Non-Visual Haptic Interaction Design - Guidelines and Applications

Detta är en avhandling från Certec, Lund University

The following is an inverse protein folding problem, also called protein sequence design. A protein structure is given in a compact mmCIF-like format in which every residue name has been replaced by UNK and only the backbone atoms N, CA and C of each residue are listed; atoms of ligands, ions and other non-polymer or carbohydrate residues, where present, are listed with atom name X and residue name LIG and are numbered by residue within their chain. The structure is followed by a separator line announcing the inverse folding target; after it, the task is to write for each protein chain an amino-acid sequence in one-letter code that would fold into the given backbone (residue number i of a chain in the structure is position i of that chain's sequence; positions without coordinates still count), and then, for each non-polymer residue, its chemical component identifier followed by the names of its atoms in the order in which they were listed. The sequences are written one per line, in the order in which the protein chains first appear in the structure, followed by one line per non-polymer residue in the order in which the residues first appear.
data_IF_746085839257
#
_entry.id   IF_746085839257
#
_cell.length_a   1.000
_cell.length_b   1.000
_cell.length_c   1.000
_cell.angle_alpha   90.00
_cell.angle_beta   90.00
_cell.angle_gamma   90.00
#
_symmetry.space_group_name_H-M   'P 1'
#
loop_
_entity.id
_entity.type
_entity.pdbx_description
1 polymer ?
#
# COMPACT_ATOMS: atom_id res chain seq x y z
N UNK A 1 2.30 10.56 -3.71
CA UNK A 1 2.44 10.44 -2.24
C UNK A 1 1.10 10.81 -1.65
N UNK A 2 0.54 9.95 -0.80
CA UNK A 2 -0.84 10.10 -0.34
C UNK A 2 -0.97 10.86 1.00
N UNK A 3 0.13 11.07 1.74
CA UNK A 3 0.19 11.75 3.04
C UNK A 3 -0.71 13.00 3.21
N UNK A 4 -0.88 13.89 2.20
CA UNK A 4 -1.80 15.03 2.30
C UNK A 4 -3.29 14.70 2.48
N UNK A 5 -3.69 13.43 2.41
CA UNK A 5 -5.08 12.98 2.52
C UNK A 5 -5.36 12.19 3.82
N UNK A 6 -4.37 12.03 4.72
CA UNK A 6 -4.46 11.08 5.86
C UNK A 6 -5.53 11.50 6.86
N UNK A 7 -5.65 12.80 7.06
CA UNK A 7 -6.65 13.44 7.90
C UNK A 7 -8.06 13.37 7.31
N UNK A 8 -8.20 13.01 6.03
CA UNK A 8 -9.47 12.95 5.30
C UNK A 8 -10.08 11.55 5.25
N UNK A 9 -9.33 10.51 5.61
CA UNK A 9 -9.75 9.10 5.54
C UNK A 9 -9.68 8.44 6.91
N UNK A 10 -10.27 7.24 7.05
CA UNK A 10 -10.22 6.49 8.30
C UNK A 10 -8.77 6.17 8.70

Sammanfattning: This dissertation has three cornerstones: ' Haptics ' Human-Computer Interaction (HCI) ' Blind Users Haptics deals with controlling human movements and getting feedback through the sense of touch. A haptic interface transmits forces to a person’s hand or fingers in a way that mimics the sensation of touching real objects. Virtual haptic touch can be particularly useful for people with visual impairments. It makes it possible for a blind person to touch virtual objects, corresponding to the way a sighted person can see objects on a computer screen. The goal of this research was to carry out an unbiased investigation of the potential of this technology for blind people. The more specific aims were to: ' Investigate if and how blind people’s computer usage can be improved by virtual haptics. ' Investigate the problems that arise with graphical user interfaces for blind people and how these problems can be managed with haptics. ' Develop new applications and find new areas in which virtual haptics can be applied for blind people. The design process has been primarily influenced by theories of usability engineering and reflection in action/reflection on action, focusing on the role of the engineer-designer. A concerted effort is made to use technology as a language to communicate with the users. Several haptic interface devices have been involved. The Phantom from SensAble Technologies has been used the most. It is a small robot with a thimble or stylus attached to the tip which supplies force feedback to the user. The others are the FEELit Mouse from Immersion and the force feedback joysticks from Logitech and Microsoft. Eighteen test applications were developed over five years’ time. They included games, curves, textures, drawings, menus, floor plans, and geometrical objects. Formal and informal user tests were performed on blind, blind-deaf and sighted people. One of the key results presented are five guidelines for non-visual haptic interaction design for researchers, designers, testers, developers and users of such applications. The guidelines are: 1. Elaborate a virtual object design of its own 2. Facilitate navigation and overview 3. Provide contextual information 4. Utilize all available modalities 5. Support the user in learning the interaction method and the specific environments and programs These guidelines represent the filtered and condensed knowledge and experience that the Haptics Group at Certec has gained during the testing and development process. They are further delineated and are a complement to existing HCI guidelines. This work shows that there is great potential in using haptic technology in applications for blind people. It is viable to translate both 2D and 3D graphical information and make it comprehensible via haptics. It has been demonstrated that a blind person can orientate and navigate in a virtual haptic environment and that these tasks can be further supported by using complementary information such as sound and Braille. It is also possible for a blind person to use knowledge gained in the virtual world for real life orientation.